Shah Rukh Khan has tweeted about this situation and a former actress /singer who now lives across the border in Pakistan has offered to hold concerts to raise funds.So much for the players and the sport!


The players have put forward the proposal that they can shell out money from their pockets to meet the expenses.


Ad hocism has plagued this country in all fields and sports is no exception.


It is only the players who have to think about national pride while people like Kalmadi, Gill etc. do not hesitate to hog all the limelight when the players bring laurels to the country.


What a coincidence that as I am typing this post, B B King is saying “The Thrill is Gone”.

Sunday, January 10, 2010


It was reported in the media that the hockey players refused to take part in the training/conditioning camp prior to the World Cup.The players wanted a solution to the problem of pay. They demanded better pay-a fixed remuneration similar to the contracted cricket players.


The stalemate continued for a couple of days and then the representatives of the players met with the officials and a solution was reached upon. The players have agreed to take part in the camp and promised better performance in the future events.


So far so good but no one is sure about the solution. I believe that the solution is an ad hoc one typifying the way Governance in general and sports administration in particular is run in India.


Were the players threatened with disciplinary action for their ‘rebellion’?Or, did the officials finally managed to see the larger interest of hockey?


There are questions with no answers in sight.

Saturday, January 09, 2010


In recent months, cricket pundits and news channels alike are busy arguing over the demise of test cricket.The voices have gone stronger with the ‘success’ and the popularity of ‘chaddi cricket’(T20).I do not regard myself as a cricket pundit nor I am affiliated to any news channel.First and foremost, I am a fan of real cricket-tests, one-dayers, chaddi cricket and even that which is played by people like me on the

streets and on grounds which would put even the Kotla ground to shade.

The West Indies were beaten by the Aussies but few can forget the kind of effort put in by the men in the maroon caps. The innings from Chris Gayle at Perth who once (in)famously declared his greater liking for the shorter forms of the game, is something that will always linger in my mind.Adrian Barath played an innings on his debut that far greater cricketers would only dream of. The bowlers from the Caribbean at times bowled with genuine pace and hostility that was once thought to be a thing of the days gone by.The home team had to dig deep to secure the series.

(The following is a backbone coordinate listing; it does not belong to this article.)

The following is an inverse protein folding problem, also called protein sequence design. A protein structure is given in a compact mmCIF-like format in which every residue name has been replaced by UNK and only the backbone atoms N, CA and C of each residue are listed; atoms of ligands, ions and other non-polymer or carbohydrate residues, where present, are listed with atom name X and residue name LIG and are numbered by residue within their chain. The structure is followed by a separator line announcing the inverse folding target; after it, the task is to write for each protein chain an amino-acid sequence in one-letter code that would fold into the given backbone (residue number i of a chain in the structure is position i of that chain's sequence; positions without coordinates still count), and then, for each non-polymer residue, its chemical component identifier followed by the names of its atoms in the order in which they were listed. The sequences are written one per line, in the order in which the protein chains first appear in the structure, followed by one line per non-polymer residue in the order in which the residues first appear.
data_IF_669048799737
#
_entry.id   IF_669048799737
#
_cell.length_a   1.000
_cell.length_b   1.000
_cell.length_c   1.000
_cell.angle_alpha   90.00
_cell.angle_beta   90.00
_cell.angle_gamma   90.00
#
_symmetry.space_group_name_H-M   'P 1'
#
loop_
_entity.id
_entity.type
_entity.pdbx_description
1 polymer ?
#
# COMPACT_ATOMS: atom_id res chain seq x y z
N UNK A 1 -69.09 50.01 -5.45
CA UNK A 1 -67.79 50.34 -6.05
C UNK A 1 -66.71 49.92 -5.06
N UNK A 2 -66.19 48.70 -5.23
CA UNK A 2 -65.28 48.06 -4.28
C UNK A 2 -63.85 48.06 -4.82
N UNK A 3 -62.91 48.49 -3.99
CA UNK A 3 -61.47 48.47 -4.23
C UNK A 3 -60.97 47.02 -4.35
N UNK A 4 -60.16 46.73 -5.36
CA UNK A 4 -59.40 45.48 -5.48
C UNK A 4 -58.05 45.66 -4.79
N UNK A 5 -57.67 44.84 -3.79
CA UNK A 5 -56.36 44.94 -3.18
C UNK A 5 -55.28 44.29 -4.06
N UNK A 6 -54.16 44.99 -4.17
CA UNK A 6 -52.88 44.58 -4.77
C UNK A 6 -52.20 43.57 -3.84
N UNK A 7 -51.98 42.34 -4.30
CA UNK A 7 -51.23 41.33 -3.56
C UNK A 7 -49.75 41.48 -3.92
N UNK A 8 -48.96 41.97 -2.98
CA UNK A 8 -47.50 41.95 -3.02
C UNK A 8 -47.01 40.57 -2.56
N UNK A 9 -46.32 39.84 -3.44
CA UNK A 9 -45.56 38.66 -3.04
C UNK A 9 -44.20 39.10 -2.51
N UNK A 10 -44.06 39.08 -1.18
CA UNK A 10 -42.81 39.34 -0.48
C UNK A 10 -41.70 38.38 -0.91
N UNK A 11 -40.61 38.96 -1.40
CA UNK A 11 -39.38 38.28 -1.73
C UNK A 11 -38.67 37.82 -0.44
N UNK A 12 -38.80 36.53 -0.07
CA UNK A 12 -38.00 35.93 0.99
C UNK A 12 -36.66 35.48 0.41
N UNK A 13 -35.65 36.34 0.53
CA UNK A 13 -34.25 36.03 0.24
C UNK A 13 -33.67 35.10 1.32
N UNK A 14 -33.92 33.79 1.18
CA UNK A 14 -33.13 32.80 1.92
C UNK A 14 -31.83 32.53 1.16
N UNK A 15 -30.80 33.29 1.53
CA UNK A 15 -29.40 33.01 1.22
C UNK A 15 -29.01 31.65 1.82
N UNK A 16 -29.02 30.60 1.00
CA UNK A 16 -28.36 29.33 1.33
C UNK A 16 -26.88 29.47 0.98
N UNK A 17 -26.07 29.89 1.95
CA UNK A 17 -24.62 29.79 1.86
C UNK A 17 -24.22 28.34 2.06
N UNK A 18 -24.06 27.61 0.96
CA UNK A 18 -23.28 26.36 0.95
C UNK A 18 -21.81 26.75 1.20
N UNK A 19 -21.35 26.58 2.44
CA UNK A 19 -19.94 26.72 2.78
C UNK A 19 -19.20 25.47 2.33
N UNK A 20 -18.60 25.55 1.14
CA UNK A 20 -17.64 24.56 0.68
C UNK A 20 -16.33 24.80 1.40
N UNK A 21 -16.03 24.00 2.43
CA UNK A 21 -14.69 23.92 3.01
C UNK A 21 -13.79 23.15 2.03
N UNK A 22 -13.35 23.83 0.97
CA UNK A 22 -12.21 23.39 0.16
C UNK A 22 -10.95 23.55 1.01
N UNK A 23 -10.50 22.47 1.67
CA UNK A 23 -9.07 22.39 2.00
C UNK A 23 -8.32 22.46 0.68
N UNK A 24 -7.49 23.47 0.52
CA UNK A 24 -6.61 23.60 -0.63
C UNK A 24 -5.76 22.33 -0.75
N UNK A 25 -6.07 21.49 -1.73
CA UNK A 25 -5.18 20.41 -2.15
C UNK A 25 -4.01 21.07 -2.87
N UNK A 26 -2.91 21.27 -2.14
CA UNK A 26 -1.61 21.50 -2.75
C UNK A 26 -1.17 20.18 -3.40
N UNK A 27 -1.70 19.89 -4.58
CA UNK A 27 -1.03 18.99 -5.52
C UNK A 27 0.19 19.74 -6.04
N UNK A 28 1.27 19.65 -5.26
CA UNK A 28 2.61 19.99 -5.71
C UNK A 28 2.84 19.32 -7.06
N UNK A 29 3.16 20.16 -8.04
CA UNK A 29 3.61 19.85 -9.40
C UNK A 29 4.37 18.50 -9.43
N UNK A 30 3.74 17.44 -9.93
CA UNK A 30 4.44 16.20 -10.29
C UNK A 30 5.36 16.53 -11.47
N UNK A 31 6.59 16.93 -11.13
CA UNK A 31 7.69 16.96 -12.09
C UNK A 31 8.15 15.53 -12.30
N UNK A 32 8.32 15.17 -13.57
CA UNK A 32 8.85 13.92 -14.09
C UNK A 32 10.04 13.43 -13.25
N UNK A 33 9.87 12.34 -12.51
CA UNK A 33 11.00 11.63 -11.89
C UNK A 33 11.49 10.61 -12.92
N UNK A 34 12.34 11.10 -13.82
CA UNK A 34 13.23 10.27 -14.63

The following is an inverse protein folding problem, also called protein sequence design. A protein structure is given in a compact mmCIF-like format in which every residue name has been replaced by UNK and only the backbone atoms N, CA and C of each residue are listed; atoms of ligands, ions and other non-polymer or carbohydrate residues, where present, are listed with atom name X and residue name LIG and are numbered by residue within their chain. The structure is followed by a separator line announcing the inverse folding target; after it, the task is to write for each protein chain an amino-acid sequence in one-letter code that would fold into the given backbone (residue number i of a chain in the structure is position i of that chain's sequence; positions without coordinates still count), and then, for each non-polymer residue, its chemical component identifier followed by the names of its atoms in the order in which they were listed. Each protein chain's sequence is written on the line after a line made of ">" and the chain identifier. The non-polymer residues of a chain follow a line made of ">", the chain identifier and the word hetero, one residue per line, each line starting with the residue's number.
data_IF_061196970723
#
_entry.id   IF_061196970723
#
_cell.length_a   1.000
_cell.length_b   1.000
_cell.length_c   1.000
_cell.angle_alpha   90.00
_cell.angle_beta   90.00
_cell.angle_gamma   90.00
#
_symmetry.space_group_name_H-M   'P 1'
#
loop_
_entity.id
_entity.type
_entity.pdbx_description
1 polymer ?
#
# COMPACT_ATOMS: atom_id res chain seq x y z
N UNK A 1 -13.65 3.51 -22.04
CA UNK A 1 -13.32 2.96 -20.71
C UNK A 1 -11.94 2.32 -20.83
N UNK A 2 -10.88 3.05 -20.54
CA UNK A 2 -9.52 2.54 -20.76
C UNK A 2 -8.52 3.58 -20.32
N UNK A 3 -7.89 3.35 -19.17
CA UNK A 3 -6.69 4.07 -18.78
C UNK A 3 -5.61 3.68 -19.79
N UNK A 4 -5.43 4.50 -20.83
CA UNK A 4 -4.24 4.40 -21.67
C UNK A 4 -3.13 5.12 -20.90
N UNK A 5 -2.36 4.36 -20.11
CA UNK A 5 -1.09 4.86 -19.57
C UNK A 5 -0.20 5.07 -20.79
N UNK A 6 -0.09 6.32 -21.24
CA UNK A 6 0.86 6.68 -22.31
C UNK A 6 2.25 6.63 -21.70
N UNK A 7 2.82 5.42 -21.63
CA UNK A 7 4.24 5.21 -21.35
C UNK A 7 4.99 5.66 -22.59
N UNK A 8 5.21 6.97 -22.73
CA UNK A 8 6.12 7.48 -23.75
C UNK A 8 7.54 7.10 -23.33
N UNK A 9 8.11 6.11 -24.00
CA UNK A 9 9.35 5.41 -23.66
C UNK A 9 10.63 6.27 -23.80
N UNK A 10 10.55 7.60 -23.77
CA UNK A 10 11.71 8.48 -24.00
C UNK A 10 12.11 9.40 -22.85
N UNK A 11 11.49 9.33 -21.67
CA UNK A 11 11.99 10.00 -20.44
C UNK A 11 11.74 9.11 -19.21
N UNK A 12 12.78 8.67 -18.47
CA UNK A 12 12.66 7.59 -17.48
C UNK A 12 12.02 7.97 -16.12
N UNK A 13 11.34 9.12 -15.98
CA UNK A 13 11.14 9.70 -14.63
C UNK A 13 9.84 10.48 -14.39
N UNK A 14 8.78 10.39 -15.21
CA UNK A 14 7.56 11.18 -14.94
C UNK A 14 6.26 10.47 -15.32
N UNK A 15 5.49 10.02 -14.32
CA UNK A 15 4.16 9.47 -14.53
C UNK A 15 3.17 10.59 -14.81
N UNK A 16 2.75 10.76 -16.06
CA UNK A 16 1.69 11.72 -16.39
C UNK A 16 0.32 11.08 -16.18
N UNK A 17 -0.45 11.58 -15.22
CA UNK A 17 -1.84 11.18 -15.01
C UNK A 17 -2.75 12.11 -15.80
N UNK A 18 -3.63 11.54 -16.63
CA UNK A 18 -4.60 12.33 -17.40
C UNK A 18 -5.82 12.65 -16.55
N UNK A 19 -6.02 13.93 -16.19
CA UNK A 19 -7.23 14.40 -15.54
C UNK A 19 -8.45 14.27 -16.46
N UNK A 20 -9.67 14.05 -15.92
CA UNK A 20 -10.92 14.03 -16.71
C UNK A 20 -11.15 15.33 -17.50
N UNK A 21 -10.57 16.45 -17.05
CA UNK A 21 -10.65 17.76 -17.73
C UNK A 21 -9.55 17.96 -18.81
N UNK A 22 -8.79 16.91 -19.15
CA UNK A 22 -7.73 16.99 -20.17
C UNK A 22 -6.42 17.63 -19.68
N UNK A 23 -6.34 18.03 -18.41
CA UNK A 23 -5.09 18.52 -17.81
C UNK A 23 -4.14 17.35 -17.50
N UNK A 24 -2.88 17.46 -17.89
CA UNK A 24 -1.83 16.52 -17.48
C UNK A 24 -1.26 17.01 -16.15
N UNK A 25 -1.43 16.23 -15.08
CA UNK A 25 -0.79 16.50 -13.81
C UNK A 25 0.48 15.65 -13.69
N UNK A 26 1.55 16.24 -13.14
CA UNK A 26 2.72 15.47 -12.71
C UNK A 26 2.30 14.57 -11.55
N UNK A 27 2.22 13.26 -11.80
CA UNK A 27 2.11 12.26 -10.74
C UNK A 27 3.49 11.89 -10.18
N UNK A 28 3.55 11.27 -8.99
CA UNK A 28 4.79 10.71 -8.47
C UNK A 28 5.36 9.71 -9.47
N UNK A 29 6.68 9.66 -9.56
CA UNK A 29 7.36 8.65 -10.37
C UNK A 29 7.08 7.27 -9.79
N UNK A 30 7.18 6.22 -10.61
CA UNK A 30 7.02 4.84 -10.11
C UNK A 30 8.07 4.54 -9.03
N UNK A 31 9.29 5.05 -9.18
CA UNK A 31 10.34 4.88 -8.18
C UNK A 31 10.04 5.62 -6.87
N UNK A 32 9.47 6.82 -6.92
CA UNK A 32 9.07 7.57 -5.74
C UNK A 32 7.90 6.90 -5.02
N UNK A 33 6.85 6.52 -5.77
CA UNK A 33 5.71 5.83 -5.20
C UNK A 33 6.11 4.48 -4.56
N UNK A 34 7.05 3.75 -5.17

The Aussies won the series on home soil against Pakistan. The test at the SCG could have gone the visitor’s way.The bowling of Mohammad Asif in the first innings showed everyone that tests can be beautiful.

The visiting English just managed to secure a draw in the first test and won the second test.The third test ended with the fans of the visiting team in an extremely upbeat mood. The English team did not win the test but just managed to draw. When everyone predicted a draw towards the middle of the last day, the home team bowlers took a few wickets that made things very interesting.With only one match to be played, the visitors cannot lose the series.They might go home the winners!

The ups and downs associated with these matches can never be replicated in the shorter forms of the game. In matches on the subcontinent under the lights, the toss becomes crucial. The side batting first puts up a big total and in most cases emerges victorious.It is on the rare occasions that the side batting second makes a chase successful. With wickets becoming flatter everywhere, there is a particular trend that even the novel concept like powerplays cannot reverse. The side batting first has a distinct advantage.

Things are more predictable when it comes to the shortest form of the game-T20.The toss is the key and no matter what commentators say and cheerleaders do, the results mostly go with the right call when the coin is spun.

I might have rubbed the likes of Lalit Modi the wrong way, but I stand firm in my bias towards test cricket.